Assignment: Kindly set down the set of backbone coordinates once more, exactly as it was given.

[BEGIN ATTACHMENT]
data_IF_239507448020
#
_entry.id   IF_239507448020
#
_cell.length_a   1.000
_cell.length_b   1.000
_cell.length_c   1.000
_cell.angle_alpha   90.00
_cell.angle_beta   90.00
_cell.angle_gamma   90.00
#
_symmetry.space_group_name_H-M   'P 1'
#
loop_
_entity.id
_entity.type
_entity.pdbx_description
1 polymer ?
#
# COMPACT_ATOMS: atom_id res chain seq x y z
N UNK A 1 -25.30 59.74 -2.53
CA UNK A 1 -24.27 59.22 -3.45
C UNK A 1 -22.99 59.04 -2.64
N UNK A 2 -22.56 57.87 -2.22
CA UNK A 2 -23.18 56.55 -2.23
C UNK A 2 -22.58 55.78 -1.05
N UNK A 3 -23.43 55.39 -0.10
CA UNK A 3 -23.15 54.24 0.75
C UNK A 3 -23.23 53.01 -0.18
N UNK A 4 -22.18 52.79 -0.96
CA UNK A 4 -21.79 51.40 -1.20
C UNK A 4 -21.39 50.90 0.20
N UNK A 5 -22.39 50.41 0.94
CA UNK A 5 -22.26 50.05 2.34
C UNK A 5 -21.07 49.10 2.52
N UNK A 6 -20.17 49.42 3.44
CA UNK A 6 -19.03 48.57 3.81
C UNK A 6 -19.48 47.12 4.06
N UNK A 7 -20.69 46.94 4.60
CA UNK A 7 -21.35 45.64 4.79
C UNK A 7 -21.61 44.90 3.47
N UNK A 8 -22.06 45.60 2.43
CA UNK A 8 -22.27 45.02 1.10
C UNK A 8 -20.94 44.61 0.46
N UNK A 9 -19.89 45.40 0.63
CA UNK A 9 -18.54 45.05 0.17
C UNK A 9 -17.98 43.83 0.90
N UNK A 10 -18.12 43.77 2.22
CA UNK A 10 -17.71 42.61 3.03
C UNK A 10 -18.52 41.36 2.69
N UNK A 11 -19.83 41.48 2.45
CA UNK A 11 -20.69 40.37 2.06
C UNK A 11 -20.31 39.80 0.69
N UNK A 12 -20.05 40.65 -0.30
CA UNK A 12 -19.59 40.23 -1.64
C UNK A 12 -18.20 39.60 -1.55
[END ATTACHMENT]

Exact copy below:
data_IF_239507448020
#
_entry.id   IF_239507448020
#
_cell.length_a   1.000
_cell.length_b   1.000
_cell.length_c   1.000
_cell.angle_alpha   90.00
_cell.angle_beta   90.00
_cell.angle_gamma   90.00
#
_symmetry.space_group_name_H-M   'P 1'
#
loop_
_entity.id
_entity.type
_entity.pdbx_description
1 polymer ?
#
# COMPACT_ATOMS: atom_id res chain seq x y z
N UNK A 1 -25.30 59.74 -2.53
CA UNK A 1 -24.27 59.22 -3.45
C UNK A 1 -22.99 59.04 -2.64
N UNK A 2 -22.56 57.87 -2.22
CA UNK A 2 -23.18 56.55 -2.23
C UNK A 2 -22.58 55.78 -1.05
N UNK A 3 -23.43 55.39 -0.10
CA UNK A 3 -23.15 54.24 0.75
C UNK A 3 -23.23 53.01 -0.18
N UNK A 4 -22.18 52.79 -0.96
CA UNK A 4 -21.79 51.40 -1.20
C UNK A 4 -21.39 50.90 0.20
N UNK A 5 -22.39 50.41 0.94
CA UNK A 5 -22.26 50.05 2.34
C UNK A 5 -21.07 49.10 2.52
N UNK A 6 -20.17 49.42 3.44
CA UNK A 6 -19.03 48.57 3.81
C UNK A 6 -19.48 47.12 4.06
N UNK A 7 -20.69 46.94 4.60
CA UNK A 7 -21.35 45.64 4.79
C UNK A 7 -21.61 44.90 3.47
N UNK A 8 -22.06 45.60 2.43
CA UNK A 8 -22.27 45.02 1.10
C UNK A 8 -20.94 44.61 0.46
N UNK A 9 -19.89 45.40 0.63
CA UNK A 9 -18.54 45.05 0.17
C UNK A 9 -17.98 43.83 0.90
N UNK A 10 -18.12 43.77 2.22
CA UNK A 10 -17.71 42.61 3.03
C UNK A 10 -18.52 41.36 2.69
N UNK A 11 -19.83 41.48 2.45
CA UNK A 11 -20.69 40.37 2.06
C UNK A 11 -20.31 39.80 0.69
N UNK A 12 -20.05 40.65 -0.30
CA UNK A 12 -19.59 40.23 -1.64
C UNK A 12 -18.20 39.60 -1.55